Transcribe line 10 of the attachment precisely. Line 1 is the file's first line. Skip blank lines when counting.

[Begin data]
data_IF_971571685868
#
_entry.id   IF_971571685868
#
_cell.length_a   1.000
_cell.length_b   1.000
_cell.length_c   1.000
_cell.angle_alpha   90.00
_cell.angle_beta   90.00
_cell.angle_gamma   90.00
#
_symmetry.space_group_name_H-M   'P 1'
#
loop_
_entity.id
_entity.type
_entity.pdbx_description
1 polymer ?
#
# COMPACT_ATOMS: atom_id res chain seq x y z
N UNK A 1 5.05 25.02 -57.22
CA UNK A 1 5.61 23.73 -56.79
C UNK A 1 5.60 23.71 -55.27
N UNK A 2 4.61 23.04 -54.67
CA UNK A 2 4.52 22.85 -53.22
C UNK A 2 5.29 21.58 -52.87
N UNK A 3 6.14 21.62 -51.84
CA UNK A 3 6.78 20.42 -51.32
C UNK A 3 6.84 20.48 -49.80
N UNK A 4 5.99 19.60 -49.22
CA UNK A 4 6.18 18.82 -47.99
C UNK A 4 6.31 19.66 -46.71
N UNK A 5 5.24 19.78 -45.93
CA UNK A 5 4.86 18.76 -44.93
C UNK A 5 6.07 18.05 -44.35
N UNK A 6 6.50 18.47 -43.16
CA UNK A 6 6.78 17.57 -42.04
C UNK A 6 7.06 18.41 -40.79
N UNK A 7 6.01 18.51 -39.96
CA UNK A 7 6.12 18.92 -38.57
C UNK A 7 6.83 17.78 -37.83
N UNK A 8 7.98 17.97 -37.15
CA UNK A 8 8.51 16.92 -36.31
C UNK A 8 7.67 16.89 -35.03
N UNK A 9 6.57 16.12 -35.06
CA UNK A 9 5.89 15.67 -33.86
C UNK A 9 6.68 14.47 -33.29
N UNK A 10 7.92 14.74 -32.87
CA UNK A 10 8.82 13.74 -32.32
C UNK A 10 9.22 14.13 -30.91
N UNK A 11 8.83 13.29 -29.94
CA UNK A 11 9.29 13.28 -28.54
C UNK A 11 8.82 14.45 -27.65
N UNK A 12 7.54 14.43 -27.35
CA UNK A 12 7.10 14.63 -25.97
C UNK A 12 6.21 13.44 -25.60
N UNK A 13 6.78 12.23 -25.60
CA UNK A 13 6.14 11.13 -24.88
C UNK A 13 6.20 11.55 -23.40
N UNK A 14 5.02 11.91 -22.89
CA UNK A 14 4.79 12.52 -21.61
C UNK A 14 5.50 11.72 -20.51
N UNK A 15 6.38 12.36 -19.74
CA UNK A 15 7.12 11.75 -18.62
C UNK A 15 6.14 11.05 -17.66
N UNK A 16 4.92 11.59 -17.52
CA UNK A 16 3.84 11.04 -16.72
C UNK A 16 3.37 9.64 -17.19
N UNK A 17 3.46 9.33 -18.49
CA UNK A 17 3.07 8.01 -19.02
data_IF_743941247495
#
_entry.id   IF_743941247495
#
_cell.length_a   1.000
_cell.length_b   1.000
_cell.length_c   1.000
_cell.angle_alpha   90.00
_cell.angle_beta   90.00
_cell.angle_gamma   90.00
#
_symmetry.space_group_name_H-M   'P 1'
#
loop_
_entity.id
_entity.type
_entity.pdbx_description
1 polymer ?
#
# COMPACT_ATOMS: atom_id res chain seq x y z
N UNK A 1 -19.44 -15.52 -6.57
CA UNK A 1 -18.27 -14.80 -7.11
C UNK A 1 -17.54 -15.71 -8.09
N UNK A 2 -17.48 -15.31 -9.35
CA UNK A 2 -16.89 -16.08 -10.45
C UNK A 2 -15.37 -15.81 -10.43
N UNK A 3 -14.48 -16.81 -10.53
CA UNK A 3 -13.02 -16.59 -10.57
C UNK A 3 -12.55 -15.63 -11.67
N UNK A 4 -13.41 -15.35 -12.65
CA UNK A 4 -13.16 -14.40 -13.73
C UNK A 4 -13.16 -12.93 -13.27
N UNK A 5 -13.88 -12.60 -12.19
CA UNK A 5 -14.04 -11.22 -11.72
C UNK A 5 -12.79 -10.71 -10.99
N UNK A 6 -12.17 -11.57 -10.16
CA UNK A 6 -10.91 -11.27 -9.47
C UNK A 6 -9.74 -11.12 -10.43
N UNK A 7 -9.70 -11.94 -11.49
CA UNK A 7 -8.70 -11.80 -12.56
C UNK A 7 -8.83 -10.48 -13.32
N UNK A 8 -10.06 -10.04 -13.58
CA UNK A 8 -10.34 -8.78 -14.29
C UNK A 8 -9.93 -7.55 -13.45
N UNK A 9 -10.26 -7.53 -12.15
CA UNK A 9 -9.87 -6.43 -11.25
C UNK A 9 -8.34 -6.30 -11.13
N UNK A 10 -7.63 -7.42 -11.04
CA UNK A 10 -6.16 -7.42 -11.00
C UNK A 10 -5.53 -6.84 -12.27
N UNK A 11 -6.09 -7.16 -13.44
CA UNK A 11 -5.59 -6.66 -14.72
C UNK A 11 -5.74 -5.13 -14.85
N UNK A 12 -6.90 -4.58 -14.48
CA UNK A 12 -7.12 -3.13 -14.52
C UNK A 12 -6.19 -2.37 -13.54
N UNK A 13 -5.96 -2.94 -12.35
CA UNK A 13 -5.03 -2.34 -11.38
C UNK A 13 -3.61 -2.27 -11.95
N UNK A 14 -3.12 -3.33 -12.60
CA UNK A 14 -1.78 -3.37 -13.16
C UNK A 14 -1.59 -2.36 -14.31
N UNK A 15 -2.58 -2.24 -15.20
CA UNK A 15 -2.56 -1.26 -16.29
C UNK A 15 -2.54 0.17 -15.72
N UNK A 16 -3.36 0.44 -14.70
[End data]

_cell.angle_gamma   90.00